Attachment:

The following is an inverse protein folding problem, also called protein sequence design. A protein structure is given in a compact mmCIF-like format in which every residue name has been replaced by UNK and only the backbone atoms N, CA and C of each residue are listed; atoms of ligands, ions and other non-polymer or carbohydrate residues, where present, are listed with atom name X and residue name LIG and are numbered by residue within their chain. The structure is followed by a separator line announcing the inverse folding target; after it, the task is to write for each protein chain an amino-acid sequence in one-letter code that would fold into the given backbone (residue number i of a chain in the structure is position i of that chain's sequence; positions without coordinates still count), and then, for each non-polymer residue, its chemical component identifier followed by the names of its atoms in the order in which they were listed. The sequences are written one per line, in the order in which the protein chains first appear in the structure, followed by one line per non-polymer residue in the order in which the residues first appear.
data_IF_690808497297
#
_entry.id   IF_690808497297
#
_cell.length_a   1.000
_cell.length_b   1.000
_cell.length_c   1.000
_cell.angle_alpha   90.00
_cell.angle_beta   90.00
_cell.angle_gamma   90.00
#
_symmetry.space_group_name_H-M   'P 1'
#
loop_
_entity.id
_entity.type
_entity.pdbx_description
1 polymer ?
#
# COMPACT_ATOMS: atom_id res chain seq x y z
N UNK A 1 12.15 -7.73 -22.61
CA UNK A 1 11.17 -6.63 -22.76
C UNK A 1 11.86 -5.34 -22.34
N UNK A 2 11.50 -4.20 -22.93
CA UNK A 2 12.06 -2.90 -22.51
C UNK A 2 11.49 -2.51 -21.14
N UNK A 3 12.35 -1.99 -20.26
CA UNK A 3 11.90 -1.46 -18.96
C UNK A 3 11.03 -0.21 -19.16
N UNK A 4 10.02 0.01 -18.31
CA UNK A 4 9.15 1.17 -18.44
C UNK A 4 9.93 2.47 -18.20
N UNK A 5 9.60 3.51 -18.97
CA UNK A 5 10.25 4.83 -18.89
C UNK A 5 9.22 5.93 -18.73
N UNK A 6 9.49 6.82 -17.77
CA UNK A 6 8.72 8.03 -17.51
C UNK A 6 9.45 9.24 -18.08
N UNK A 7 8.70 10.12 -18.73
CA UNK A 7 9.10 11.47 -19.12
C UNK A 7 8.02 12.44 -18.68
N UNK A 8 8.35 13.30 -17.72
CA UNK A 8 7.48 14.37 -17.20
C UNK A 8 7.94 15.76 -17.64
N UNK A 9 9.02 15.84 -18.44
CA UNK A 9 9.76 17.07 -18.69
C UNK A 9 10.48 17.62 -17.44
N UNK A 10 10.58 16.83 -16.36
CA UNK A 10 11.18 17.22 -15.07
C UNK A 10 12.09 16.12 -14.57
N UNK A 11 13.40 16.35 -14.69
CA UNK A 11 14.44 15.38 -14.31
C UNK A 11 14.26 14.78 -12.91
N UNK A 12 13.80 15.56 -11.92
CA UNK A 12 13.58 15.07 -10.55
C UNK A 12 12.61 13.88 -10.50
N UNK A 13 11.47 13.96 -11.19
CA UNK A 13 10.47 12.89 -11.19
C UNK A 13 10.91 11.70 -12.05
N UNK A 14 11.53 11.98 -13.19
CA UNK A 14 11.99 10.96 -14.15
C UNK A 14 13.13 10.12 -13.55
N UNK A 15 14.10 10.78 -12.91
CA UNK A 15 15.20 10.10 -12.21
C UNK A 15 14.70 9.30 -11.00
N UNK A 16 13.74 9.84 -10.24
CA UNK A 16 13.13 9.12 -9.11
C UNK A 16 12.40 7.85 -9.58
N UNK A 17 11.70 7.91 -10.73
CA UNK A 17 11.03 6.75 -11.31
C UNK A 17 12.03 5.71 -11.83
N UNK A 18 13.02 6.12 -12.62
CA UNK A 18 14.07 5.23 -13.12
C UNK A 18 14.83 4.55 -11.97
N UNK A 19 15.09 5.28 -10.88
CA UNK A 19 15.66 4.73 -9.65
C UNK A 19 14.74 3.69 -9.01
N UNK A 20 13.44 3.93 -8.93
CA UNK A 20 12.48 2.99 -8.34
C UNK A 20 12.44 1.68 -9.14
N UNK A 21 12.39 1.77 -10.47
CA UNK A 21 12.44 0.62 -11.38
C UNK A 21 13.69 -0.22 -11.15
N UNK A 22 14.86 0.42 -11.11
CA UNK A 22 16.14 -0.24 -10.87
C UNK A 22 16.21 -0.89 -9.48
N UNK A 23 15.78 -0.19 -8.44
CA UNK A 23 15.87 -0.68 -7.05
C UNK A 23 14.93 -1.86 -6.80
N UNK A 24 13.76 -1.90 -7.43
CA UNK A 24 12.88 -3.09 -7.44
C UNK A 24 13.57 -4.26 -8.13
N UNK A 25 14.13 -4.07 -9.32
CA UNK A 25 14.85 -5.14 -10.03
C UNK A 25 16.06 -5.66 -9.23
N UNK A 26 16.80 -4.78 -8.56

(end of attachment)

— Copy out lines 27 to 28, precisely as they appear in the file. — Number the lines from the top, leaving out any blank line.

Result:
C UNK A 2 11.49 -2.51 -21.14
N UNK A 3 12.35 -1.99 -20.26